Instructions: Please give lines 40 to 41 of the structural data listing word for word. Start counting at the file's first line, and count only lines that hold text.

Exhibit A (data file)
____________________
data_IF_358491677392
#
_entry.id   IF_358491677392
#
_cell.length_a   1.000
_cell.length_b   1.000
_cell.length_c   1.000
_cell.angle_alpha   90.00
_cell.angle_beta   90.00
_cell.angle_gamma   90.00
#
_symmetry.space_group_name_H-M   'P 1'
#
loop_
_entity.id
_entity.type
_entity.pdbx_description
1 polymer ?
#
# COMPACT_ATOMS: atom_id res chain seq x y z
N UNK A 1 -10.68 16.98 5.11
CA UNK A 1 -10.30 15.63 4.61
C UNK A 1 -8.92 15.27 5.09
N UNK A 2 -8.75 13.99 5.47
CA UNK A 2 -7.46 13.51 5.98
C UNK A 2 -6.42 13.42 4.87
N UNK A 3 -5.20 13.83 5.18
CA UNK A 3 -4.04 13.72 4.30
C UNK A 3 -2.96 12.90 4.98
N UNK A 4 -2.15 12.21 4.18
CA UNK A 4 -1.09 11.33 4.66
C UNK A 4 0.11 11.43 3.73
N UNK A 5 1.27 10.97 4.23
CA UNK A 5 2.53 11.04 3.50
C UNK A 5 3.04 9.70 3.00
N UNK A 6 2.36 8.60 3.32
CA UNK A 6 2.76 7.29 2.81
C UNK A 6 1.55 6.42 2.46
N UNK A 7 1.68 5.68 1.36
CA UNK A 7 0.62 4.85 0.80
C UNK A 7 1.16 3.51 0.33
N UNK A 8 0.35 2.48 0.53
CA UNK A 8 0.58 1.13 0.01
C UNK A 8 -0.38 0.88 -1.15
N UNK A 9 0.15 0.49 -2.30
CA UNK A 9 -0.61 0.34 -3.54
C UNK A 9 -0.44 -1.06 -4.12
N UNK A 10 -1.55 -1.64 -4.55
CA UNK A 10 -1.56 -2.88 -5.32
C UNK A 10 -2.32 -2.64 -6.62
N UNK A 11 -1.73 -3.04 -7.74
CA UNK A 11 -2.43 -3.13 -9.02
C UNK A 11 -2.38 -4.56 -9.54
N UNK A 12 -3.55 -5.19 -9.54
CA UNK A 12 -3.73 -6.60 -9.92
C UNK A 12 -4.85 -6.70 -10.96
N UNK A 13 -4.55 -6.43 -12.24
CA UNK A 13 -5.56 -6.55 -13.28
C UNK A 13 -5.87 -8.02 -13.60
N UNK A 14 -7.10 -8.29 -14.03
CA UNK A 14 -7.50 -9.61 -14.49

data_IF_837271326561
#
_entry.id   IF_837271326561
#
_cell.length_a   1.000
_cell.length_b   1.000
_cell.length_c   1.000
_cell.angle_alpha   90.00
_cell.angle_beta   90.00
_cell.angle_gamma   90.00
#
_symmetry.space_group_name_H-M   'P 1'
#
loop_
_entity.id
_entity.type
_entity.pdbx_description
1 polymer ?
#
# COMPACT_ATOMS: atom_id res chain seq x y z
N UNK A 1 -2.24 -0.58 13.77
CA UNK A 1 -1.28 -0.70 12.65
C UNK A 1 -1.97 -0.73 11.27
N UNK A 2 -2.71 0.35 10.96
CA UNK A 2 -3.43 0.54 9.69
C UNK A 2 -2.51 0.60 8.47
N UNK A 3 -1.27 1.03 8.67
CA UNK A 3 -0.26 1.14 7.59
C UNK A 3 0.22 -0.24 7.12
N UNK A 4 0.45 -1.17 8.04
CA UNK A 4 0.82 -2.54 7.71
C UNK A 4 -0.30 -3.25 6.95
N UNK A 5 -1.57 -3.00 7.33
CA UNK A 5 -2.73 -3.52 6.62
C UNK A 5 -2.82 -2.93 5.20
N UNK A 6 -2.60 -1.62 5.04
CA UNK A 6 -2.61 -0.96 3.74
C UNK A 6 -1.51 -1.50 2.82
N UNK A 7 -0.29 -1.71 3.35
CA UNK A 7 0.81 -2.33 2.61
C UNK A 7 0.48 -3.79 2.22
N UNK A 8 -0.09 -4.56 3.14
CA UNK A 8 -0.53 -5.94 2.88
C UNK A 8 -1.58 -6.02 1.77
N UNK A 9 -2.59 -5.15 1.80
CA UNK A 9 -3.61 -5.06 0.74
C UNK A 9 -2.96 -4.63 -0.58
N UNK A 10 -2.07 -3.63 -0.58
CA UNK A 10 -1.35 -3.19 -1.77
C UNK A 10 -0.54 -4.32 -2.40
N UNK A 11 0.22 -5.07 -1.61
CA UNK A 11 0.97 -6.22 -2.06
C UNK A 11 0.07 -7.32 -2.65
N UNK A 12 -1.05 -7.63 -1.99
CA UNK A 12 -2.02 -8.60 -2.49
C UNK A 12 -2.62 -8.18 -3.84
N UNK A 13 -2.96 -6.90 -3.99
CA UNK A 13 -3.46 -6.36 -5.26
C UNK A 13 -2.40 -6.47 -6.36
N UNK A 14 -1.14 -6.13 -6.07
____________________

CA UNK A 7 0.62 4.85 0.80
C UNK A 7 1.16 3.51 0.33